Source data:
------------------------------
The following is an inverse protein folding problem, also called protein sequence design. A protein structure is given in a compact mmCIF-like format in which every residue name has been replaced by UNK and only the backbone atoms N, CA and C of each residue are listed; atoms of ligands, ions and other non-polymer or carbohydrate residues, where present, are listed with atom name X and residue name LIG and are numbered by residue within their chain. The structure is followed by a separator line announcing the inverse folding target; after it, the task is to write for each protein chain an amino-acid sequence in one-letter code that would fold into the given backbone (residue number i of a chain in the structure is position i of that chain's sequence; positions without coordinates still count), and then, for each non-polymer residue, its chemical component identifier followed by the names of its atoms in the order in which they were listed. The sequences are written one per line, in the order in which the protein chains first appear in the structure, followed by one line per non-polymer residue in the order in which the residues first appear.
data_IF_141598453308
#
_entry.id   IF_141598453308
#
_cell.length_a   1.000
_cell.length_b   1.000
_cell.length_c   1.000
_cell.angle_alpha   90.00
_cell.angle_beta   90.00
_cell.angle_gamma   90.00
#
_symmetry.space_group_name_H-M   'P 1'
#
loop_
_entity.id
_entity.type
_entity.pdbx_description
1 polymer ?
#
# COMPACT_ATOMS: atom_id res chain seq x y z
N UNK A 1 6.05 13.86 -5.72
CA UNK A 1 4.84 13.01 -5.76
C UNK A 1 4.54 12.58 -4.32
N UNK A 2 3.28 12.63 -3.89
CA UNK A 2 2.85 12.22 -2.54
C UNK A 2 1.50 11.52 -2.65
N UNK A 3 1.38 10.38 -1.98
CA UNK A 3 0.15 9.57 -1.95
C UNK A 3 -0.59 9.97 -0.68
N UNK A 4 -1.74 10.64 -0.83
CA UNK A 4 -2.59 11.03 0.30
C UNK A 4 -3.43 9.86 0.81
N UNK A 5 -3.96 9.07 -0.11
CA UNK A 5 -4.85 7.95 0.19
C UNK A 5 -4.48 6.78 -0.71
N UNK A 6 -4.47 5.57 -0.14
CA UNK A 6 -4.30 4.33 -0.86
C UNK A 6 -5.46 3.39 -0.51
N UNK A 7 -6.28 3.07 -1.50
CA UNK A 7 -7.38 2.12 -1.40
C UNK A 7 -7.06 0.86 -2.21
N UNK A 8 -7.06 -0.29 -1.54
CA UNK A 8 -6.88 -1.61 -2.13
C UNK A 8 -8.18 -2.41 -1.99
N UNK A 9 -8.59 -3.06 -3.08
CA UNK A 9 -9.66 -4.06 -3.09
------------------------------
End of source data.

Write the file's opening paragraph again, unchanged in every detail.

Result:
The following is an inverse protein folding problem, also called protein sequence design. A protein structure is given in a compact mmCIF-like format in which every residue name has been replaced by UNK and only the backbone atoms N, CA and C of each residue are listed; atoms of ligands, ions and other non-polymer or carbohydrate residues, where present, are listed with atom name X and residue name LIG and are numbered by residue within their chain. The structure is followed by a separator line announcing the inverse folding target; after it, the task is to write for each protein chain an amino-acid sequence in one-letter code that would fold into the given backbone (residue number i of a chain in the structure is position i of that chain's sequence; positions without coordinates still count), and then, for each non-polymer residue, its chemical component identifier followed by the names of its atoms in the order in which they were listed. The sequences are written one per line, in the order in which the protein chains first appear in the structure, followed by one line per non-polymer residue in the order in which the residues first appear.